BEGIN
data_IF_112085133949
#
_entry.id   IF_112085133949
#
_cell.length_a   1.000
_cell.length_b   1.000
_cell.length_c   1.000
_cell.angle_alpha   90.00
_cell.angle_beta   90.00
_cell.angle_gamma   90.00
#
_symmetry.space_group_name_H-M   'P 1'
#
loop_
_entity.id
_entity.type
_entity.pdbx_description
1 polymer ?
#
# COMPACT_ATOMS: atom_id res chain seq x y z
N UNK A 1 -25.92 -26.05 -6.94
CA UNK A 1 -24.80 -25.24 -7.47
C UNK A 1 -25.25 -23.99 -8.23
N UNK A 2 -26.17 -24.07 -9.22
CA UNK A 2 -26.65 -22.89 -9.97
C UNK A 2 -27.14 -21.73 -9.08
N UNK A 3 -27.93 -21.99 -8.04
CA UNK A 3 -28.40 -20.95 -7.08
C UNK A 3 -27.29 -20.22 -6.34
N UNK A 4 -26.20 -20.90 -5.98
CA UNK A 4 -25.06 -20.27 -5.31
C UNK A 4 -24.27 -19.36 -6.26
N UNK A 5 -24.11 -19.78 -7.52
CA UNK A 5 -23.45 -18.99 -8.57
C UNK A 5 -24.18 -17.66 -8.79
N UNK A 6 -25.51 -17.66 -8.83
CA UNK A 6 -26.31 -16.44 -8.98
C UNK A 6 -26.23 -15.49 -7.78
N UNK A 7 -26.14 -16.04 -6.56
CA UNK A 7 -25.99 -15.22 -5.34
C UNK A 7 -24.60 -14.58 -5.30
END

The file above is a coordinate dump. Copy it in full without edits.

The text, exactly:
data_IF_112085133949
#
_entry.id   IF_112085133949
#
_cell.length_a   1.000
_cell.length_b   1.000
_cell.length_c   1.000
_cell.angle_alpha   90.00
_cell.angle_beta   90.00
_cell.angle_gamma   90.00
#
_symmetry.space_group_name_H-M   'P 1'
#
loop_
_entity.id
_entity.type
_entity.pdbx_description
1 polymer ?
#
# COMPACT_ATOMS: atom_id res chain seq x y z
N UNK A 1 -25.92 -26.05 -6.94
CA UNK A 1 -24.80 -25.24 -7.47
C UNK A 1 -25.25 -23.99 -8.23
N UNK A 2 -26.17 -24.07 -9.22
CA UNK A 2 -26.65 -22.89 -9.97
C UNK A 2 -27.14 -21.73 -9.08
N UNK A 3 -27.93 -21.99 -8.04
CA UNK A 3 -28.40 -20.95 -7.08
C UNK A 3 -27.29 -20.22 -6.34
N UNK A 4 -26.20 -20.90 -5.98
CA UNK A 4 -25.06 -20.27 -5.31
C UNK A 4 -24.27 -19.36 -6.26
N UNK A 5 -24.11 -19.78 -7.52
CA UNK A 5 -23.45 -18.99 -8.57
C UNK A 5 -24.18 -17.66 -8.79
N UNK A 6 -25.51 -17.66 -8.83
CA UNK A 6 -26.31 -16.44 -8.98
C UNK A 6 -26.23 -15.49 -7.78
N UNK A 7 -26.14 -16.04 -6.56
CA UNK A 7 -25.99 -15.22 -5.34
C UNK A 7 -24.60 -14.58 -5.30